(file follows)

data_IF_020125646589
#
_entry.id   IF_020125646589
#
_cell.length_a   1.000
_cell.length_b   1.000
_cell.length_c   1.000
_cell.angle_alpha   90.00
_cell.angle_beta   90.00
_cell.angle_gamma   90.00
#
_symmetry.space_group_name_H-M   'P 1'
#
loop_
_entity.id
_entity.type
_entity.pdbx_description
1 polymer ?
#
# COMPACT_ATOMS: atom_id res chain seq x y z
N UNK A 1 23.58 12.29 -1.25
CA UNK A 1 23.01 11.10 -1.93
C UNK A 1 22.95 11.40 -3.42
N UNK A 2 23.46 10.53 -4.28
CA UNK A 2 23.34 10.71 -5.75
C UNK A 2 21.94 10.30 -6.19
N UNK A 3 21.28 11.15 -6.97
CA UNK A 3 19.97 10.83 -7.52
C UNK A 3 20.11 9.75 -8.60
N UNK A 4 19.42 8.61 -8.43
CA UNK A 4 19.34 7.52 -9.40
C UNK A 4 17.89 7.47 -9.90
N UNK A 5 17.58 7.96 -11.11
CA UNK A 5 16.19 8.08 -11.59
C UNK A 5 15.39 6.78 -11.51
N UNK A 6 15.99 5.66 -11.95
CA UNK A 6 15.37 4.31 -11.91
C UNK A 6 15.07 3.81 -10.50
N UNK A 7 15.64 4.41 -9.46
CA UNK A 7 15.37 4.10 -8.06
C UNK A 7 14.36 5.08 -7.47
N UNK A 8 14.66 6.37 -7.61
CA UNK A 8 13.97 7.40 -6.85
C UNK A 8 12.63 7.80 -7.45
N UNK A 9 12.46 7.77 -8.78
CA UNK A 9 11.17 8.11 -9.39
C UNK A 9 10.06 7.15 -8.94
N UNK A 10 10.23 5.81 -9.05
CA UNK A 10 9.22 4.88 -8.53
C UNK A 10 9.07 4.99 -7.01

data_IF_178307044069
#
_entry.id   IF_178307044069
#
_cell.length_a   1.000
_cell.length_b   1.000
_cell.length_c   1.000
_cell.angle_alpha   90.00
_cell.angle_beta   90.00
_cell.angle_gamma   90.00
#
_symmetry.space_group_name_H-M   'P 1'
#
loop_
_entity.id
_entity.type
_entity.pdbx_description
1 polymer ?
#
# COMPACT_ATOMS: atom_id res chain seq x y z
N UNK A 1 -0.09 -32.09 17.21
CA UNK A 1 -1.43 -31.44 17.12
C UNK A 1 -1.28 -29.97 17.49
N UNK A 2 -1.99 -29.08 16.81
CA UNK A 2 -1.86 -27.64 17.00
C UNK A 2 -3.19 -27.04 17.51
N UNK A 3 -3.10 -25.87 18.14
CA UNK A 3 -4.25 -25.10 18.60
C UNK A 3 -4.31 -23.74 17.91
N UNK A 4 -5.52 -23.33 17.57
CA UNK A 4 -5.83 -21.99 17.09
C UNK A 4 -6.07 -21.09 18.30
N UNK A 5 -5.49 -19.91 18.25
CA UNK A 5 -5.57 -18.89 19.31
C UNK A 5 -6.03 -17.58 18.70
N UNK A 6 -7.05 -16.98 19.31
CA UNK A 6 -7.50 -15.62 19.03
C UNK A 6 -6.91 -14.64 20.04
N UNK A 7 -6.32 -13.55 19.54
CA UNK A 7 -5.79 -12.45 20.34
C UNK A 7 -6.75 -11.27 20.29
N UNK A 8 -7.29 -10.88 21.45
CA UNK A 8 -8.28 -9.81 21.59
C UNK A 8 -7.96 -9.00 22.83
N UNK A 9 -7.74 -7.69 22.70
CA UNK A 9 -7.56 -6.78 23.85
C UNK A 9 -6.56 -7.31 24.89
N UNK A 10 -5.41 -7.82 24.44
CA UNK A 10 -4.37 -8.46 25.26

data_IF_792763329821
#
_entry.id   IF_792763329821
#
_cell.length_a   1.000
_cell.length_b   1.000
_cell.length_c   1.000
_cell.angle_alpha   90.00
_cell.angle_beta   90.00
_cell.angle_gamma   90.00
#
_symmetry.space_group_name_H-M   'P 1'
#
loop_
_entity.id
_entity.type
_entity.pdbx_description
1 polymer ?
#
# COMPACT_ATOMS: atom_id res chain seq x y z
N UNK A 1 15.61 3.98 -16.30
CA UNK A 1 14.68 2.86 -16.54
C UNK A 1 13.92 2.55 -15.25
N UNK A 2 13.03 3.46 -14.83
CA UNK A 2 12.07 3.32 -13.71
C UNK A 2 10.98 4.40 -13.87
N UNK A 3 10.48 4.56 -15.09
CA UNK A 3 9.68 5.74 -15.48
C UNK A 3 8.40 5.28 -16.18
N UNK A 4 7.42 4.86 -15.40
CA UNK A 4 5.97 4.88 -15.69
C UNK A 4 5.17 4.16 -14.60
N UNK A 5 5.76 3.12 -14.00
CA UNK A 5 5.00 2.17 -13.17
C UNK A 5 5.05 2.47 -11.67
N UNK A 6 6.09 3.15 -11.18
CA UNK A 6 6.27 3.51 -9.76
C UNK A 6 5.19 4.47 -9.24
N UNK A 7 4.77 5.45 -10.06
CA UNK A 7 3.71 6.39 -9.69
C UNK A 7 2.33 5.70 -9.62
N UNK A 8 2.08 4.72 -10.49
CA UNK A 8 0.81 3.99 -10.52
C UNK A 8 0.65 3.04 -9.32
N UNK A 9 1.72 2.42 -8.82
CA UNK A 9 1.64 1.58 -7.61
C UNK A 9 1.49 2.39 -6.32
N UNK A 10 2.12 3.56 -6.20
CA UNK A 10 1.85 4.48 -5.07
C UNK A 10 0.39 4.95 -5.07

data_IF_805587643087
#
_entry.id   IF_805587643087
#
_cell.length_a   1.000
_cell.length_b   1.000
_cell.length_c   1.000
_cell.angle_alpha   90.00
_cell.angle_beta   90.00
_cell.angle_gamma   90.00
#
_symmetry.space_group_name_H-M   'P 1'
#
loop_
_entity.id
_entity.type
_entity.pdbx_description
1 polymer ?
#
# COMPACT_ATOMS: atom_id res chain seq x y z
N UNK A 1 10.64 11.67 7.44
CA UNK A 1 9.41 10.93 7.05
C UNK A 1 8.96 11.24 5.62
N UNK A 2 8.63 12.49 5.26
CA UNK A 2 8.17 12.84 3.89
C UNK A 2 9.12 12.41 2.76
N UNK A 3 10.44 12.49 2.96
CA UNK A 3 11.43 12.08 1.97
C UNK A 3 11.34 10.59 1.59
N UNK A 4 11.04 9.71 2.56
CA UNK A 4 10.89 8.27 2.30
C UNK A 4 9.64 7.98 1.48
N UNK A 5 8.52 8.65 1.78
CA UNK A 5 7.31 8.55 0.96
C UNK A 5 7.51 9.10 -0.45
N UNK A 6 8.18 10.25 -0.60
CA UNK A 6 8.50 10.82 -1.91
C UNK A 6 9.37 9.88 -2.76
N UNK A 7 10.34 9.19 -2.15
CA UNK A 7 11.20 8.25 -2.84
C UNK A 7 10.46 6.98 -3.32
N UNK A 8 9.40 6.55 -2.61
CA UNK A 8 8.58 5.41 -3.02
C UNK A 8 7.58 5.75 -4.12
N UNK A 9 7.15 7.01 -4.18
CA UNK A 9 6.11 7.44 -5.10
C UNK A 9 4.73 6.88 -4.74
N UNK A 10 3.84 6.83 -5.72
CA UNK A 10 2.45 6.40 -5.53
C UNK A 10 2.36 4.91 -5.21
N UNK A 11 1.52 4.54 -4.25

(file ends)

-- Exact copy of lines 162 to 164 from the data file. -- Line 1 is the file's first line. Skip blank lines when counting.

#
loop_
_entity.id